Pruning fruit trees

photo fan trained pear

Pear tree trained against wall into fan shape

Pruning is an area where many gardeners seek advice and with fruit trees, where the object is to maximise your crop, it pays to understand how good pruning can help.  Of course, nature produces apples on apple trees without the gardener’s intervention but left alone the branches grow longer and taller each year and your crop can end up out of reach and difficult to access amongst tangled twigs.  Pruning keeps the framework of the tree small and ‘open’ with badly placed and diseased wood removed in winter for all fruits except plums, peaches and cherries which must be pruned when they are actively growing to reduce the risk of disease entering through the cut.

For apples and pears, winter is also the time to train fans and espaliers where a frameworks of branches is tied onto a wall or frame making a 2-dimensional tree.   Once the structure is established the main pruning is done in summer to allow light to reach the fruit.   Wait until the bottom third of new stems is stiff and woody: usually mid-July for pears and mid-August for apples and then cut them back to three leaves from the main stem.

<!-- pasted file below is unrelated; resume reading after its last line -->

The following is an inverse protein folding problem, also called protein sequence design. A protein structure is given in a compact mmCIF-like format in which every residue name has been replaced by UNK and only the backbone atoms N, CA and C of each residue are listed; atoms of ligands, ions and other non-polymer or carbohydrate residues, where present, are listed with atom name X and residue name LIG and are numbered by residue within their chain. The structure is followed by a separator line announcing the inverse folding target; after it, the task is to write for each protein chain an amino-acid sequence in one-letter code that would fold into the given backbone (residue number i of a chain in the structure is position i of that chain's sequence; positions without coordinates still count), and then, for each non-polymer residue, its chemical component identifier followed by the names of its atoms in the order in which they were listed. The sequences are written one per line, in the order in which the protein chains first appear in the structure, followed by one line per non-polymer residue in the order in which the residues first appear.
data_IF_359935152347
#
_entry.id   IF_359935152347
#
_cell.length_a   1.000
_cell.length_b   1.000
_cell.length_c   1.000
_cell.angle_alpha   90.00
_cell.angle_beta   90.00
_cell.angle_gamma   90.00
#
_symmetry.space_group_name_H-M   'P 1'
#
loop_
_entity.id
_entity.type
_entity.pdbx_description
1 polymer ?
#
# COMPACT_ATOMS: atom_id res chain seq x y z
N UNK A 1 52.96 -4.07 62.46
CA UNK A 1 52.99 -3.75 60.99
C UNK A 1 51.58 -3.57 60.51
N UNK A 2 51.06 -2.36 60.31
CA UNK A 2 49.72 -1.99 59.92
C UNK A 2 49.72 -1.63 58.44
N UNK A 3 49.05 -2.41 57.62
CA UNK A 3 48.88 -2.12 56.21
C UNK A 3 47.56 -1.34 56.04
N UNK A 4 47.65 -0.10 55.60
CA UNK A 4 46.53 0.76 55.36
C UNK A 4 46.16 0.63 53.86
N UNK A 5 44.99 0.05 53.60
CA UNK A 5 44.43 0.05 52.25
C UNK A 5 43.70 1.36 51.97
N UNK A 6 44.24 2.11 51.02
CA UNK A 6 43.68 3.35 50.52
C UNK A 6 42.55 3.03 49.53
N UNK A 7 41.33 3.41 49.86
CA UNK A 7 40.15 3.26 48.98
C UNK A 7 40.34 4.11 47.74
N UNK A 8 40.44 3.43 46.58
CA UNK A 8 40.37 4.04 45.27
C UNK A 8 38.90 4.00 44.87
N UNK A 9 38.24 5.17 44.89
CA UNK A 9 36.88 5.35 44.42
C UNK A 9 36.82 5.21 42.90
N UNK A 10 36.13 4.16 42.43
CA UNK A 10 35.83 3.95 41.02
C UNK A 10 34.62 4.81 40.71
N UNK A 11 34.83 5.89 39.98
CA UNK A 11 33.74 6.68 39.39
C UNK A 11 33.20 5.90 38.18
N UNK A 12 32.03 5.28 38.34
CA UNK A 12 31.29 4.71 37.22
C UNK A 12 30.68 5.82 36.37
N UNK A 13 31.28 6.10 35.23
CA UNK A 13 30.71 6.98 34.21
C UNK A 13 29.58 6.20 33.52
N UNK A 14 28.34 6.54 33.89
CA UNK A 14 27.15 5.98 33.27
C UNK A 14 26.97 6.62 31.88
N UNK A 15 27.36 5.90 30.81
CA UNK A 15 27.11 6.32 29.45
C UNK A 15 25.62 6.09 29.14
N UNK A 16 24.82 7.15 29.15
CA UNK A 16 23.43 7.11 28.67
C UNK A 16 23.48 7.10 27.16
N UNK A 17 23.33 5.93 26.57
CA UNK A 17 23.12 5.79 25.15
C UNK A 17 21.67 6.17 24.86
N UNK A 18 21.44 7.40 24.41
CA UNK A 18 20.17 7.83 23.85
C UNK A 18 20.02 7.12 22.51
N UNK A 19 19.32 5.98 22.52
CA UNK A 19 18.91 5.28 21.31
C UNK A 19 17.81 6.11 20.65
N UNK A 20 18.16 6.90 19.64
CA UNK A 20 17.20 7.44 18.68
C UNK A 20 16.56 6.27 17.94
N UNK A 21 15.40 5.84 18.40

Peaches, nectarines and sour cherries only fruit on wood that grew the previous summer so you need a constant supply of new shoots from the main structure.  In spring remove all new shoots from the fruiting branch except two near the base. In late summer (September) cut back the fruiting branch to the strongest of the two new shoots and this will be your fruiting branch next year.

Plum trees need little pruning once the main structure is formed.  They naturally grow into large trees so make sure you choose one grafted onto a dwarfing rootstock if you need to keep the size restricted in a small garden.

Pruning may take a bit of mastering but nothing beats picking & eating fruit fresh from your own tree.